Although an enjoyable read, the novel, The View from God’s Front Porch, by J. J. Nason, is littered with semi-colons and obscured with sentences that run on nearly to the horizon.
Nason’s memoir-like book follows the life of Tunk Merchant, from the day he tells his widowed mother he is entering the Army in 1972 through Tunk’s return from his tour of duty in Vietnam and into married life in rural Maine. Along the way the reader is introduced to just about everyone who touches Tunk’s life. However, this is not a war novel since very little detail of Tunk’s experience in Vietnam is described in the book.
Nason’s writing style gets in the way of his story telling. Explaining one of Tunk’s friend’s thoughts about family, he writes: “He had thought about this a lot even now; he knew he was given all he wanted, growing up, but he always felt there was something missing from his father, a connection that made him feel like he was really a part of him.” It is not that the sentence lacks content, but rather that it contains several paragraphs of undeveloped ideas and emotions.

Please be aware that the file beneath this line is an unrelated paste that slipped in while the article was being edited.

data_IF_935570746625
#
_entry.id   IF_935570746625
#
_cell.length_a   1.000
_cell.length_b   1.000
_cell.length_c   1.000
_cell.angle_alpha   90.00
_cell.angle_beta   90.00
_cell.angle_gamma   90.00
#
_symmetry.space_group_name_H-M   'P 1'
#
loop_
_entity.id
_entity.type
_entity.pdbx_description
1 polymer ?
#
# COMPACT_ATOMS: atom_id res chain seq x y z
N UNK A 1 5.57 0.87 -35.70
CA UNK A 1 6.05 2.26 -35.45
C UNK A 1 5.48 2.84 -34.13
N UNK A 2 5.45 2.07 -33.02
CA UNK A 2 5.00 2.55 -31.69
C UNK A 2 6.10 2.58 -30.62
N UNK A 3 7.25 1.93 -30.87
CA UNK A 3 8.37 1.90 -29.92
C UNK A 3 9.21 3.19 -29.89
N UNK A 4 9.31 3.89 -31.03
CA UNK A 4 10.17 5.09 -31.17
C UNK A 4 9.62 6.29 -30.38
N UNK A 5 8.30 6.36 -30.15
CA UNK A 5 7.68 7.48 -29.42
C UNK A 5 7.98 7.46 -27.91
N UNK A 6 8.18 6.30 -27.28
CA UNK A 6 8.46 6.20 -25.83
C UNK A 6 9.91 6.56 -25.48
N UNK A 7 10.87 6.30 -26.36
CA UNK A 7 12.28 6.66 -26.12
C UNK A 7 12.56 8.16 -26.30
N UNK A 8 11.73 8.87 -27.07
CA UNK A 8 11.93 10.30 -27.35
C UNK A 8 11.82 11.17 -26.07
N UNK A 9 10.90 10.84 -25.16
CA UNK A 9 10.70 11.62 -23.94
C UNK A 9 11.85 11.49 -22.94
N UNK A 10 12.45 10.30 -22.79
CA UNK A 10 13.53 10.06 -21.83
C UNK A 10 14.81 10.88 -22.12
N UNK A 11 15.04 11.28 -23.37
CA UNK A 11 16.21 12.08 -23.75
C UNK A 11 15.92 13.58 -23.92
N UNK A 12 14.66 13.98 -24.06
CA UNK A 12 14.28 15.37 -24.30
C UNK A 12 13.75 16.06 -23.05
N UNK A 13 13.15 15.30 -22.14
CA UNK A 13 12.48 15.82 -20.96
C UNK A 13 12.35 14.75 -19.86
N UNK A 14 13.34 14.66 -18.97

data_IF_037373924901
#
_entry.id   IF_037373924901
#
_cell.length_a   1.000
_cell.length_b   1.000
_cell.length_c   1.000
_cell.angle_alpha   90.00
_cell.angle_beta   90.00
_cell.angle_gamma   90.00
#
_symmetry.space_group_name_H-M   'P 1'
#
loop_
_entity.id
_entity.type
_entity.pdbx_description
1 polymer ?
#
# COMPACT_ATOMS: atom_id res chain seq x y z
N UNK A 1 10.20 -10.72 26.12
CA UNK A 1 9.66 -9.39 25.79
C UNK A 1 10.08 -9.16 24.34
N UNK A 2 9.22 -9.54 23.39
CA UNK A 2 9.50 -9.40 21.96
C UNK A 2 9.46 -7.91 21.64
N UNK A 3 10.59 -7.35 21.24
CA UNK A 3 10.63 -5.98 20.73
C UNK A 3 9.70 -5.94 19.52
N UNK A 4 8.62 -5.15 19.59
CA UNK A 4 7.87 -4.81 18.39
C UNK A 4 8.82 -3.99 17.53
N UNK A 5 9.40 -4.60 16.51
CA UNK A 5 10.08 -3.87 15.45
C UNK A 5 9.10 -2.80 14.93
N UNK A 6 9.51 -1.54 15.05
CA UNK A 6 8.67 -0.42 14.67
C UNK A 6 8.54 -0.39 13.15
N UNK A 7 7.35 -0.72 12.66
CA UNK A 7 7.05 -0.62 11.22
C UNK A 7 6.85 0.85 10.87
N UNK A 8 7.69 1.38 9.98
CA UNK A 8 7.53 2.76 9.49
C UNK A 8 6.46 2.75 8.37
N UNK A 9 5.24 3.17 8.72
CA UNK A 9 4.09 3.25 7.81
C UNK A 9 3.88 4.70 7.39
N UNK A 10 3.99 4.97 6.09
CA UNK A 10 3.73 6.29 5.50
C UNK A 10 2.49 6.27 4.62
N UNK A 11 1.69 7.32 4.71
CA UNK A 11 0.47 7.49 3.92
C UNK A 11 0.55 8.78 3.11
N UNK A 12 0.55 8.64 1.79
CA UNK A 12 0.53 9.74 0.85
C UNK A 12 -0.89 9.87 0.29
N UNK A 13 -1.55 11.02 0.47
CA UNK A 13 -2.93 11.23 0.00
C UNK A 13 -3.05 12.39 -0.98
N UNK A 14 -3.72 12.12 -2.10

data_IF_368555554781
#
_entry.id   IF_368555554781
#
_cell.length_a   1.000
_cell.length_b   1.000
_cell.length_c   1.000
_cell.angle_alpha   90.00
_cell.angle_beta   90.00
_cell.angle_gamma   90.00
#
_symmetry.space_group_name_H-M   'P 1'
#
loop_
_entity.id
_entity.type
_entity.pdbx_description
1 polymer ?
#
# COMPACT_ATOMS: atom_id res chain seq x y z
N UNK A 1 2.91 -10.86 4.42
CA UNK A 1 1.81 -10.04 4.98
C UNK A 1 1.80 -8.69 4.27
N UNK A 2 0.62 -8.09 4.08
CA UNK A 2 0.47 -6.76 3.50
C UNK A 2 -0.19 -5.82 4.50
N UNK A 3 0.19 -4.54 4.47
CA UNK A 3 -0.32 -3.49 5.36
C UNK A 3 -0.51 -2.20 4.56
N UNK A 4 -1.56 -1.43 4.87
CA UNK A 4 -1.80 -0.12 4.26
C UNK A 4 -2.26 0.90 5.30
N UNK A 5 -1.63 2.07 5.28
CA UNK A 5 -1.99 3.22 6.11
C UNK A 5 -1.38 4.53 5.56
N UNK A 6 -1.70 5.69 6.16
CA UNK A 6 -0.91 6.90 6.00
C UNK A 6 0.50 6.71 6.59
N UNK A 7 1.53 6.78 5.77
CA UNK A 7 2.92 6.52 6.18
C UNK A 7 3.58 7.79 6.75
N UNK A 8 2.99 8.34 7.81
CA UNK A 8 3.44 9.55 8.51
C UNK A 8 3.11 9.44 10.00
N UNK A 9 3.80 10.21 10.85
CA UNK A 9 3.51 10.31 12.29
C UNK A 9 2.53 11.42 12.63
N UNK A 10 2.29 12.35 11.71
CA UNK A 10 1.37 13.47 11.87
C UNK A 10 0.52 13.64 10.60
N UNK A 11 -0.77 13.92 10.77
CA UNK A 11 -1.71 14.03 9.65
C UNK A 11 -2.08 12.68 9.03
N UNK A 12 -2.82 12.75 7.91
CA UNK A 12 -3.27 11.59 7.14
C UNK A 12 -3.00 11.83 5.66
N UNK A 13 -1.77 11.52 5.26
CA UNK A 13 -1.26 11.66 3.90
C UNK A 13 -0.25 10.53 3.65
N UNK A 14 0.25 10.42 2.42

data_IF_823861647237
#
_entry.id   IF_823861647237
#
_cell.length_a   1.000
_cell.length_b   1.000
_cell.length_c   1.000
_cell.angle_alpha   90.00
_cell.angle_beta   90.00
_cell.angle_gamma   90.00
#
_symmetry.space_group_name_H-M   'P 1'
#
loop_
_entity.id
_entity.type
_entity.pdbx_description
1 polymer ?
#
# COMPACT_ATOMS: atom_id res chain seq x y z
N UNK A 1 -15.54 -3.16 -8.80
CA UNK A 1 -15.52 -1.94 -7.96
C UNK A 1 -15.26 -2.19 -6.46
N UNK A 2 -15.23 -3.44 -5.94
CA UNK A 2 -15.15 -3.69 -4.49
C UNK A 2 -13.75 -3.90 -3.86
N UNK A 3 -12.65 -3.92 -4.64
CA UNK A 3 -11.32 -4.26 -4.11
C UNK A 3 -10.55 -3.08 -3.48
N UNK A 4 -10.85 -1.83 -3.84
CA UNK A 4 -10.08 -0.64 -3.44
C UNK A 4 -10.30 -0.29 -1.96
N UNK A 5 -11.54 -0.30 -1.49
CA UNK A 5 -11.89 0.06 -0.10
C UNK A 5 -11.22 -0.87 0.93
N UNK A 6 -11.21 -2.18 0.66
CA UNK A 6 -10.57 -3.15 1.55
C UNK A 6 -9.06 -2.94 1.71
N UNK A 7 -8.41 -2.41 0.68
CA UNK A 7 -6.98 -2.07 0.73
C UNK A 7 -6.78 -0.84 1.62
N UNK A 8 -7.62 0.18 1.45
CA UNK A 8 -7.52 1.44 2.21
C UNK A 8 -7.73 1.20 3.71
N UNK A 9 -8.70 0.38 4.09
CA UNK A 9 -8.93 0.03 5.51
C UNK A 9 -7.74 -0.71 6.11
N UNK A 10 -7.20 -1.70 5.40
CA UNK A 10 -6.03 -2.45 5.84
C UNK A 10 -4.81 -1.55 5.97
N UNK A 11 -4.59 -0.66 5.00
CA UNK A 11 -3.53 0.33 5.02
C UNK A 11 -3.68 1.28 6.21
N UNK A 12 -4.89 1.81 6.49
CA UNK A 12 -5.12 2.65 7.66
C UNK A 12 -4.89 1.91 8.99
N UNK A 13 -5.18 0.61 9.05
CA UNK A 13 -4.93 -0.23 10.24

At other points in the story, too little is told about riveting and potentially devastating events. In barely five pages in Chapter 36, Penny and Tony’s child is abducted by mobsters for payment of a bad debt. Penny engineers a response to recover their child, killing five bad guys along the way and escaping with $250,000 cash. That tale alone could fill an entire novel.
Nason tries to depict Tunk’s friend, Tony, as a typical Italian-American from New Jersey, a stereotype some would find offensive. When Tunk becomes interested in Tony’s cousin, Gina, Tony’s advice is “Be careful…aren’t been anyone I know ever been able to hold that girl down.” Nason could well use further editing of his story.
Although the tale often moves along like traffic on the New Jersey Turnpike, sometimes crawling at a snail’s pace only to ratchet up to warp speed, it is an engaging epic. Tunk is a sympathetic and principled hero struggling to live a decent life. The novel is filled with characters both familiar and interesting. Getting to see The View from God’s Porch is an effort, but, in the end, the scenery is pleasant.
John Michael Senger
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